I was minding my own business checking fangraphs.com for something that might be worth reading. I spotted this:
FANGRAPHS COMMUNITY RESEARCH
xHR: A Speedy and Mandatory Revision
by Jackson Mejia - August 19, 2016
Annoying does not even begin to describe it. Insufferably elitist is kind.
I'm not a statistician and I don't expect to understand a lot of the more involved stuff but fangraphs.com has the practice of not defining term, which makes much of its stuff really difficult to understand.
For the article above I opened another tab in my browser (Chrome) for the fangraphs.com glossary, figuring that I might be able to get through the article by looking up pretty much everything. Even that didn't help.
I eventually found my way to:
Complete List (Offense)
I then used my browser find menu item to look for stuff. I started with the subject of the article written by the insufferable humanoid: xHR. Not found. Nice touch.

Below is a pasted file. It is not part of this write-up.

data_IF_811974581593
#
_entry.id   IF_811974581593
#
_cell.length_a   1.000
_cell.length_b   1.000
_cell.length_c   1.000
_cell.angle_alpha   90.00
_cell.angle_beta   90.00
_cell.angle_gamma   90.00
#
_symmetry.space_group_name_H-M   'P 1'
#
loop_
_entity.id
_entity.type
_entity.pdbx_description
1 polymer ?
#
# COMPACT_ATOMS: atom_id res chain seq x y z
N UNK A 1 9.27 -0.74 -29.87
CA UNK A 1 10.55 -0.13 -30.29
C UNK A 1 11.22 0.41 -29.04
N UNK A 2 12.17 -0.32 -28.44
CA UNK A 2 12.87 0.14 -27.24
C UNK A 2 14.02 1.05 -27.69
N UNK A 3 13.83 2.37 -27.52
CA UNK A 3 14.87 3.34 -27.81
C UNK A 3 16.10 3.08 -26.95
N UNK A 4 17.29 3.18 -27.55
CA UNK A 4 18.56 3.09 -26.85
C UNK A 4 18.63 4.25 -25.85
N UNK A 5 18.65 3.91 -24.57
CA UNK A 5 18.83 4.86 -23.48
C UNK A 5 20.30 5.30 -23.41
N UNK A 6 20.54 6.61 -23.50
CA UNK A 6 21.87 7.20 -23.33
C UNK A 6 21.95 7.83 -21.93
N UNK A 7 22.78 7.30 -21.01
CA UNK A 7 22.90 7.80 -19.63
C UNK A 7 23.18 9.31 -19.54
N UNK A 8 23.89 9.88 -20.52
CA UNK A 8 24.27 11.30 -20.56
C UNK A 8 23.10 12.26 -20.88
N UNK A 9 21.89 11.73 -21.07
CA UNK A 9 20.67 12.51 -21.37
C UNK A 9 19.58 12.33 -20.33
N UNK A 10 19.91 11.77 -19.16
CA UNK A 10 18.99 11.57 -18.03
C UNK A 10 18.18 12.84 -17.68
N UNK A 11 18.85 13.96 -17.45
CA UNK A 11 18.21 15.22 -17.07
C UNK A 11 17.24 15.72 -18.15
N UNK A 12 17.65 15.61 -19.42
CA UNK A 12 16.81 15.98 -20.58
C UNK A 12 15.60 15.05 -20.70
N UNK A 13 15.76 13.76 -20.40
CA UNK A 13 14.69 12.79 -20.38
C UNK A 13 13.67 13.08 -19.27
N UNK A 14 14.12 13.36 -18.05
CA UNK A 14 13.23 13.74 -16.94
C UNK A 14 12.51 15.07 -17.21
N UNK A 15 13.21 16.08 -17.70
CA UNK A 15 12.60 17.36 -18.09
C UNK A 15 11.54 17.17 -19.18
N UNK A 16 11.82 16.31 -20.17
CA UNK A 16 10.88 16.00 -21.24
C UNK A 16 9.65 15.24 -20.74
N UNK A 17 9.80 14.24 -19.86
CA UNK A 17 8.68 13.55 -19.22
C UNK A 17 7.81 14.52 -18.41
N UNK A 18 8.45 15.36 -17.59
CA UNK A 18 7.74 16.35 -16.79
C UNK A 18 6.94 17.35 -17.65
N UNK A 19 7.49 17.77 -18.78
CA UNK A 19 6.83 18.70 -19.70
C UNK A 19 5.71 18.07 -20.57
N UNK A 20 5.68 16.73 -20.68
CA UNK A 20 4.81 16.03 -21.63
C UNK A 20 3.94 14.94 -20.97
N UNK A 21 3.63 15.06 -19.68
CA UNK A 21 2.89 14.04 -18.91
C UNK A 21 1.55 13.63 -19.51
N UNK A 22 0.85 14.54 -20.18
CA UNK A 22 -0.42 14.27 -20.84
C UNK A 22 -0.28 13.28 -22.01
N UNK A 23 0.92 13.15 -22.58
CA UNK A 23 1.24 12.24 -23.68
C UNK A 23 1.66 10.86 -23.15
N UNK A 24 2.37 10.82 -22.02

I then tried the first stat mentioned: xHR/BBE. BBE was not found. Then the next: FBLDEV. Not found.
Then there was wFB/C. Putting x or w in front of a stat is supposed to mean something but I don't know what. I searched for xFB. Found: Weighted Fastball Runs. I had figured that FB was fly balls. Silly me.
I even found wFB/C in the glossary. Are you ready? C is per 100 pitches. Of course. Roman numeral C (100) and the the number of pitches. Who wouldn't know that?
It goes on, oh, and with FB%, which stands for Fly Ball percentage, which the glossary defines as FB/BIP. I happened to know that BIP stands for Balls In Play.
The writer condescendingly concluded by actually showing his equation for xHR. Please sit down and secure your seat belt.
As always, the formula:
xHR= (.170102188*FB% -.014640853*K% + .0000269758*AVGDST + .005672306*FBLDEV -.541845681)*BBE
Search of the glossary for the stuff mentioned in the definition of xHR:
FB% (Fly Ball Percentage): The percentage of a batter’s balls in play that are fly balls, calculated as FB/BIP.
K% (Strikeout Percentage): Frequency with which the batter has struck out, calculated as strikeouts divided by plate appearances.
AVGDST: not found
FBLDEV: not found
BBE: not found
And, of course, a nice mix of constants, which make some point. Is there any possible explanation or defense for such elitism?